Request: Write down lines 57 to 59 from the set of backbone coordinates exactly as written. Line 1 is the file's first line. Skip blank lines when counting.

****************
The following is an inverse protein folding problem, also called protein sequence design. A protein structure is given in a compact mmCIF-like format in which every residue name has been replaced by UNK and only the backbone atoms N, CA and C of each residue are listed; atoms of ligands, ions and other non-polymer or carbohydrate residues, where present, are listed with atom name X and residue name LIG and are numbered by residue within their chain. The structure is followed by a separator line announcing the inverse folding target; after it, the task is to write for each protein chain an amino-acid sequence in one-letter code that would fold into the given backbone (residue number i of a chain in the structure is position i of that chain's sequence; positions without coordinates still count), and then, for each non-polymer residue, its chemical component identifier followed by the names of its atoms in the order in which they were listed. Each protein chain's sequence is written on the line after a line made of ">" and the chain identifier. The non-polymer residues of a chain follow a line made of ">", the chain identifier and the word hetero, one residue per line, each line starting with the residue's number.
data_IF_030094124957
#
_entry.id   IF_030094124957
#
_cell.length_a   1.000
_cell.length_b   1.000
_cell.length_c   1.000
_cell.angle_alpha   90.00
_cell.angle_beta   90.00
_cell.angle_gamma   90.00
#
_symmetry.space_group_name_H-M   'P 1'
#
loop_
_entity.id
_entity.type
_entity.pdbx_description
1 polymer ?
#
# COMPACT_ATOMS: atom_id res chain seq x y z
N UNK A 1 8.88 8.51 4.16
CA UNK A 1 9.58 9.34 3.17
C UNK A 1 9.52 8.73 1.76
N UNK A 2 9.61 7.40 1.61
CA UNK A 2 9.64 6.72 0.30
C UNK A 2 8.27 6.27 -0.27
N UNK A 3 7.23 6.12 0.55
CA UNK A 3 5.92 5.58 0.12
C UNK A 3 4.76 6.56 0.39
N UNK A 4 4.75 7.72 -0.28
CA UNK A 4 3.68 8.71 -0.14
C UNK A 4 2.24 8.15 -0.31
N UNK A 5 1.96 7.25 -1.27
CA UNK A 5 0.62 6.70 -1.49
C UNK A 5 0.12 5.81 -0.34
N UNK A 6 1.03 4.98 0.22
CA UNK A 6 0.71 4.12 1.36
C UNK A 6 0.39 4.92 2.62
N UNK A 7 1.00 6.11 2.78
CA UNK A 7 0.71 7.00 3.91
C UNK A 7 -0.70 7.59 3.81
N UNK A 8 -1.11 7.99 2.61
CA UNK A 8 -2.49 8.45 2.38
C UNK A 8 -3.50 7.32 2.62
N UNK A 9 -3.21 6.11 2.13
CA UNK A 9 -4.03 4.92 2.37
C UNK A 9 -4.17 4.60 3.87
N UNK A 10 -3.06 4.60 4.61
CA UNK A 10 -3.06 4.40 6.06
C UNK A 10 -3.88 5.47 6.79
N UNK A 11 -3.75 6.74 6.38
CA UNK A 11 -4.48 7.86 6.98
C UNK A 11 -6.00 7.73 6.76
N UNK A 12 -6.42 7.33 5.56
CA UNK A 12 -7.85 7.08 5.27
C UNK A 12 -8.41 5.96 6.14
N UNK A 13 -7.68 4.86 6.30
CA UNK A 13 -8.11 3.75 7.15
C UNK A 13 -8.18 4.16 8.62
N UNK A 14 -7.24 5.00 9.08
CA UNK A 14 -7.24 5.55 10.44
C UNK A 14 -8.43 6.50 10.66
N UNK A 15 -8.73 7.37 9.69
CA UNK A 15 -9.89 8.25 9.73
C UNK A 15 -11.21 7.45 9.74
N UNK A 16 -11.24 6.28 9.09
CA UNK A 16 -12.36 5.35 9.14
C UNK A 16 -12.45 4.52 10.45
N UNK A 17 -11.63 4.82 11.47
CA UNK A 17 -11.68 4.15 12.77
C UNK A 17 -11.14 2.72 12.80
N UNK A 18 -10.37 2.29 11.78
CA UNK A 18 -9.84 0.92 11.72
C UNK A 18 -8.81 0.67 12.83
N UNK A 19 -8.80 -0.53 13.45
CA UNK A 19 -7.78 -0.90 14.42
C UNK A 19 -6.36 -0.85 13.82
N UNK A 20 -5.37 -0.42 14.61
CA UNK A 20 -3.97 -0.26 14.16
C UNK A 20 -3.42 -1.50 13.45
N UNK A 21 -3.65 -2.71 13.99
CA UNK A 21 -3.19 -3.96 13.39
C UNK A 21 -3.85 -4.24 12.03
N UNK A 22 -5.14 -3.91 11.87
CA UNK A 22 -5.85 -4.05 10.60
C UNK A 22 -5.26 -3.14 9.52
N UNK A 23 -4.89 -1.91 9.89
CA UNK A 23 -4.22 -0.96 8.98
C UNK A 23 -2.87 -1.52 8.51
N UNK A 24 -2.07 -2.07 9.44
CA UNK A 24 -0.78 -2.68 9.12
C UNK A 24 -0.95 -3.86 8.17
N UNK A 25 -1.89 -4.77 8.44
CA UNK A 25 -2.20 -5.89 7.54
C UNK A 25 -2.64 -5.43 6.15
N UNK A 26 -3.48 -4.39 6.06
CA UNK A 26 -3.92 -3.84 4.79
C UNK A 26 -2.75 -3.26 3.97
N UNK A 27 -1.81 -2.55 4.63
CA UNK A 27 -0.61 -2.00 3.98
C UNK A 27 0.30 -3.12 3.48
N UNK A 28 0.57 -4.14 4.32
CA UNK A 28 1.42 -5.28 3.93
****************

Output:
C UNK A 12 -8.41 5.96 6.14
N UNK A 13 -7.68 4.86 6.30
CA UNK A 13 -8.11 3.75 7.15